Date published: 
25 January 2020
Media type: 
Transcript
Audience: 
General public

MATT DORAN:

And for more, Australian Chief Medical Officer Professor Brendan Murphy joins us live from Canberra. Professor, thank you for your time on a busy day. There are now four confirmed cases across the country. That is of course expected to rise. How are you going tracking down the other passengers on these particular flights?

PROFESSOR BRENDAN MURPHY:

Good morning. So, the passengers on those two flights, the lists have been provided and the contact information to the Victorian health authorities from the Victorian plane, and they’re [also] in the process of doing so with the New South Wales plane, and the state and territory health departments will be contacting people. It’s important to note that people in the plane generally probably have a pretty low risk. We tend to provide more detailed contact to those who were sitting in close proximity to those suspected cases. But both of them only really developed significant symptoms after arrival. So this is just being precautionary.

ANGELA COX:

China’s president has warned the spread of the virus is accelerating. There were some concerns earlier last week that China was downplaying the severity of this. What are your thoughts about how quickly it’s spreading? You’d obviously be looking very closely at how quickly this virus spreads.

PROFESSOR BRENDAN MURPHY:

So obviously we are concerned about what’s happening in China. As you say there has been a significant increase in reported numbers and an increase in the reported deaths, and as we know there are now over 40 cases that have been exported out of China to other countries including Australia. Given the traffic from that part of the Hubei province to Australia before China locked that area down last Thursday, as Dr Bowden in Victoria said, we have always expected that we would be seeing some cases who have travelled from China to here in the last few weeks. We are very well prepared as evidenced by the way both New South Wales and Victoria have dealt rapidly with those cases and isolated them.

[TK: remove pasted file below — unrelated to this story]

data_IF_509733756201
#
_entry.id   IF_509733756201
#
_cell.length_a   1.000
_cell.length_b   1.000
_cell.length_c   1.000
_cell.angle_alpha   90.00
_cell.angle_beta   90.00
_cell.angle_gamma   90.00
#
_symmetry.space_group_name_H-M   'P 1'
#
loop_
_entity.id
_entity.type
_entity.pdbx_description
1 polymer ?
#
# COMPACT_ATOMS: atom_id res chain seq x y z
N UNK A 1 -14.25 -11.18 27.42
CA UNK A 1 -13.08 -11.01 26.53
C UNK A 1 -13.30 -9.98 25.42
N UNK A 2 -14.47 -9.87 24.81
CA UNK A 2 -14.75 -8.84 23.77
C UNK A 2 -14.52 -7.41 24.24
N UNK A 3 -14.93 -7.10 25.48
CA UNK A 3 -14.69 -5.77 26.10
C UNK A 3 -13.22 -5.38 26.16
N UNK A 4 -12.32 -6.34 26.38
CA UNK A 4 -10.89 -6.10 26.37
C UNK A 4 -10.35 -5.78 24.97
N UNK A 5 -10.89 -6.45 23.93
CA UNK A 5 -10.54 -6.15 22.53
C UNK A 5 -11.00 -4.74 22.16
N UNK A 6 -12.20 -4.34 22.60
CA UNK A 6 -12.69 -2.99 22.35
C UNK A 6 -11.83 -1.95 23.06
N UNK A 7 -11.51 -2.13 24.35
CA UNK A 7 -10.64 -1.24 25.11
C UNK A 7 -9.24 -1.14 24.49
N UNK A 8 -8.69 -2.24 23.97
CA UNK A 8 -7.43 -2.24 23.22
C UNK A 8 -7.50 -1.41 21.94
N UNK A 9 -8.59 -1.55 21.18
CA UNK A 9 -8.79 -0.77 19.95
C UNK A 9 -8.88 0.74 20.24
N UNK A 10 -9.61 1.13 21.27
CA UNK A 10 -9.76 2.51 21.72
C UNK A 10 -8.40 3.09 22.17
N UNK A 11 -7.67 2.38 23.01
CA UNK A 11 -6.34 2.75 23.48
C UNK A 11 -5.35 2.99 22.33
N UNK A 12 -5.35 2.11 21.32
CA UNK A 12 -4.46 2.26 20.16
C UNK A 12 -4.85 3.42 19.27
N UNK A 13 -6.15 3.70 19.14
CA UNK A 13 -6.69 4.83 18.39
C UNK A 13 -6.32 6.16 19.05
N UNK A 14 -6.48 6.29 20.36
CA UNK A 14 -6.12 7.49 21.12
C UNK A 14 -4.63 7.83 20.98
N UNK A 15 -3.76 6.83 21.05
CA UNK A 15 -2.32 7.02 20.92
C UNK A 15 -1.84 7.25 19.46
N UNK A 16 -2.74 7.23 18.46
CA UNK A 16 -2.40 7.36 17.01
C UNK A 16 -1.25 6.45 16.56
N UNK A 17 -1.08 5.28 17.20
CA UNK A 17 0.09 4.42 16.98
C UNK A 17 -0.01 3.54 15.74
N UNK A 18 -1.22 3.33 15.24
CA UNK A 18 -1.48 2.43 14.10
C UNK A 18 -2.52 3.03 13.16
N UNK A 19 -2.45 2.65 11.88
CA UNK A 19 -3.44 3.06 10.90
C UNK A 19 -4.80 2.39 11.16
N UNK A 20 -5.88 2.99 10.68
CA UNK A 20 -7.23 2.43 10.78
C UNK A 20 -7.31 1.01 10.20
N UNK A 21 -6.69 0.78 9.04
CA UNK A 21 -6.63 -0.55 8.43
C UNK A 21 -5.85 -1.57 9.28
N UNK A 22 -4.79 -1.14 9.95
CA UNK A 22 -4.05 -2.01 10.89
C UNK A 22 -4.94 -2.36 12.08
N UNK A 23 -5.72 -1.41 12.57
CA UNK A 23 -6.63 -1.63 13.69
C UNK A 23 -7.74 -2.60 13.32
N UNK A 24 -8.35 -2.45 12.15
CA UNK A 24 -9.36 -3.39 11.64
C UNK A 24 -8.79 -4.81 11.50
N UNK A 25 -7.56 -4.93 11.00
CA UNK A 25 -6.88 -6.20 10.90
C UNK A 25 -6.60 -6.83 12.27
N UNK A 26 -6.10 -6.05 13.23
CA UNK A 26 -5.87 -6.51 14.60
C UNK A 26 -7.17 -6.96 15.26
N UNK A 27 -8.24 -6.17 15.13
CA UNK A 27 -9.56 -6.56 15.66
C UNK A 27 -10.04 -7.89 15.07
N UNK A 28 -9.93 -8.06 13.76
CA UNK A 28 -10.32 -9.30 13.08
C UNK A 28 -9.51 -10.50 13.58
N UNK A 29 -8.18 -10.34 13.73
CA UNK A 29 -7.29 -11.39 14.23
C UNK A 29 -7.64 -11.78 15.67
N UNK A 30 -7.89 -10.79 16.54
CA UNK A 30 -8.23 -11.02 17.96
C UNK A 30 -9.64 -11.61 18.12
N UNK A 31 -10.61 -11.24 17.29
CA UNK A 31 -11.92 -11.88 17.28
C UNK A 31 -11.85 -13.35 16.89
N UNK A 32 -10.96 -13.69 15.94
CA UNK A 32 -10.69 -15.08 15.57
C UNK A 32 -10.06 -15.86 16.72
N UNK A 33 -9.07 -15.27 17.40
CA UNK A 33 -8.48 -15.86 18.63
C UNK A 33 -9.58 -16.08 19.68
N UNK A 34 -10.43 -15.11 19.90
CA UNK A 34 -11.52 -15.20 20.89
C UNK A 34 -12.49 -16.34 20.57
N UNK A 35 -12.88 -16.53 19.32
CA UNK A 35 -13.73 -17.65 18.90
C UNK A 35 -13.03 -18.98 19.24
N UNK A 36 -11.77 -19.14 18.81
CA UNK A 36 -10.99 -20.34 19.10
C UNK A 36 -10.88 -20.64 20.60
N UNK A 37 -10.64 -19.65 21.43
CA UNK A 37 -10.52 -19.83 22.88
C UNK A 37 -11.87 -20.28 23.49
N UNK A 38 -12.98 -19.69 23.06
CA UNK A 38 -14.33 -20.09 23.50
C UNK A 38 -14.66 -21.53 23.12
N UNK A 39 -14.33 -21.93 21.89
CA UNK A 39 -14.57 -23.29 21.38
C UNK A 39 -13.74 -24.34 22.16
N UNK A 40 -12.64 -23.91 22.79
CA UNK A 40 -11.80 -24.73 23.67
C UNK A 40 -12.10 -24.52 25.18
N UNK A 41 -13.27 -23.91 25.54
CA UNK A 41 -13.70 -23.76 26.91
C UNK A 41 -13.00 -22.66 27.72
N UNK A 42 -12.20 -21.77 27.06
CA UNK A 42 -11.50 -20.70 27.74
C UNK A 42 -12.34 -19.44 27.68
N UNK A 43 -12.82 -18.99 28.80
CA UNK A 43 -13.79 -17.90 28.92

MATT DORAN:

Professor, given the enormous area we’re talking about in China – you’re talking about trying to effectively quarantine maybe up to 60 million people – the question I guess for me becomes: When do authorities here consider limiting the intake of passengers from China more broadly, as opposed to this particular province?

PROFESSOR BRENDAN MURPHY:

It’s very, very difficult to close the borders to an infectious disease. As you have heard, those four cases were all well when they arrived. People can come to Australia from a variety of ports around the world and the World Health Organization is certainly not recommending any sort of border control measures of that nature.

MATT DORAN:

Is that something you’re considering, though, Professor?

PROFESSOR BRENDAN MURPHY:

No. At the moment our focus is on making sure that everyone who comes from China is provided information about this disease and told to contact medical authorities or their GP or an emergency department if they become unwell. I think it is important to note that the Chinese authorities have really stopped travel out of that major epicentre of the disease and that has significantly reduced the potential traffic. But we know that there are pockets in other parts of China. So that’s why every flight from China is now being met and information being provided.

ANGELA COX:

Okay. Thank you so much Professor Brendan Murphy for your time this morning.

PROFESSOR BRENDAN MURPHY:

Thank you.

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